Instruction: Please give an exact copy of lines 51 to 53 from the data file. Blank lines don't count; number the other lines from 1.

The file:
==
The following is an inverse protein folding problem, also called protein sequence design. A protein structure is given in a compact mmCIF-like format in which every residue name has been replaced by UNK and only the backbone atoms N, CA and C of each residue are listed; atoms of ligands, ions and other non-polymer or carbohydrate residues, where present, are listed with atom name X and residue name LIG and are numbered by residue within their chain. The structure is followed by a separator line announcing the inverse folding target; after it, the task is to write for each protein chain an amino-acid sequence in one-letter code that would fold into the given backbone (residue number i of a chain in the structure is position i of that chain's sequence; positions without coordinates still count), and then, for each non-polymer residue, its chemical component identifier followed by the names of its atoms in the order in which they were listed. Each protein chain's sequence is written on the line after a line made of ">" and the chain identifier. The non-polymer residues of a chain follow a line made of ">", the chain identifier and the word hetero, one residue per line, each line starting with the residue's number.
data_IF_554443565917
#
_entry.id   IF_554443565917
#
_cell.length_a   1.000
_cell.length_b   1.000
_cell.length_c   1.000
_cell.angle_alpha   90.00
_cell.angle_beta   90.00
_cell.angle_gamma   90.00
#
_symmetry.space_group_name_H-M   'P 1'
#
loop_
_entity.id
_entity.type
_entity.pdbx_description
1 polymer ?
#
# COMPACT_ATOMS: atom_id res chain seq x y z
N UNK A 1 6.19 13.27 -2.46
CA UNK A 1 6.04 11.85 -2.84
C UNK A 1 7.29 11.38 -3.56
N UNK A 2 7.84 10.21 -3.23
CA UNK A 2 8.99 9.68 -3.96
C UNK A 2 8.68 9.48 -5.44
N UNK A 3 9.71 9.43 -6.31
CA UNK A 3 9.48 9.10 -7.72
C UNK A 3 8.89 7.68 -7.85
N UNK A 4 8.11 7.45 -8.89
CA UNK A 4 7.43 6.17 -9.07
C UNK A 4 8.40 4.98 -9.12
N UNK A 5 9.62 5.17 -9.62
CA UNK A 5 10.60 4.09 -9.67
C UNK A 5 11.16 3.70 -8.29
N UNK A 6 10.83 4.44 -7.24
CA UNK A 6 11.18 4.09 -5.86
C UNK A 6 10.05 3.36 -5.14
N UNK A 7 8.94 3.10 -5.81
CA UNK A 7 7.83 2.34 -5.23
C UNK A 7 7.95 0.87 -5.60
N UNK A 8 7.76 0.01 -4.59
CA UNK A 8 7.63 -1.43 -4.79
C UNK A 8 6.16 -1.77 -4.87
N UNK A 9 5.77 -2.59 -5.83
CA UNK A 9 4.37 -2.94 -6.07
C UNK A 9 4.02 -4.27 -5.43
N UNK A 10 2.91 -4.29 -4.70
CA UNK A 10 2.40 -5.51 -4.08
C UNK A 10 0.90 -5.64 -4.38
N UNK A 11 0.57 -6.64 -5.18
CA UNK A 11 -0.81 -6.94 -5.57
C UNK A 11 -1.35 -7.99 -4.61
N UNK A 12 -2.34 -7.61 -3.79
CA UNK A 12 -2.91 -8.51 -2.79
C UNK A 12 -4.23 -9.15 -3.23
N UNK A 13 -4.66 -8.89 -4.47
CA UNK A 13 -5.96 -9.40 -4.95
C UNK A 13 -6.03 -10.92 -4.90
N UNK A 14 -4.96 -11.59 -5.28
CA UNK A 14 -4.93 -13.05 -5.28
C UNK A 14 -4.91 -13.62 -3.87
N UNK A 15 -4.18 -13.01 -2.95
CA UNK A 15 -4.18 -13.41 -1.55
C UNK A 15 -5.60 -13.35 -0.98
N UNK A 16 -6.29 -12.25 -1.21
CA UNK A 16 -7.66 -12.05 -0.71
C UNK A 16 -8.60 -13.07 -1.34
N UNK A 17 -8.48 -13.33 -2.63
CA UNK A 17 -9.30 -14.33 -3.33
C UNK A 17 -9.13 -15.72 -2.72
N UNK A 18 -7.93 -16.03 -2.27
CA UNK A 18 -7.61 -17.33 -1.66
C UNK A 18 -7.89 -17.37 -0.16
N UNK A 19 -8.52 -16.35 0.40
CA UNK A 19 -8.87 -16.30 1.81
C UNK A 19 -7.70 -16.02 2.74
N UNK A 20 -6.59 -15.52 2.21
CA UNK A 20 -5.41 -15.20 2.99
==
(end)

C UNK A 10 0.90 -5.64 -4.38
N UNK A 11 0.57 -6.64 -5.18
CA UNK A 11 -0.81 -6.94 -5.57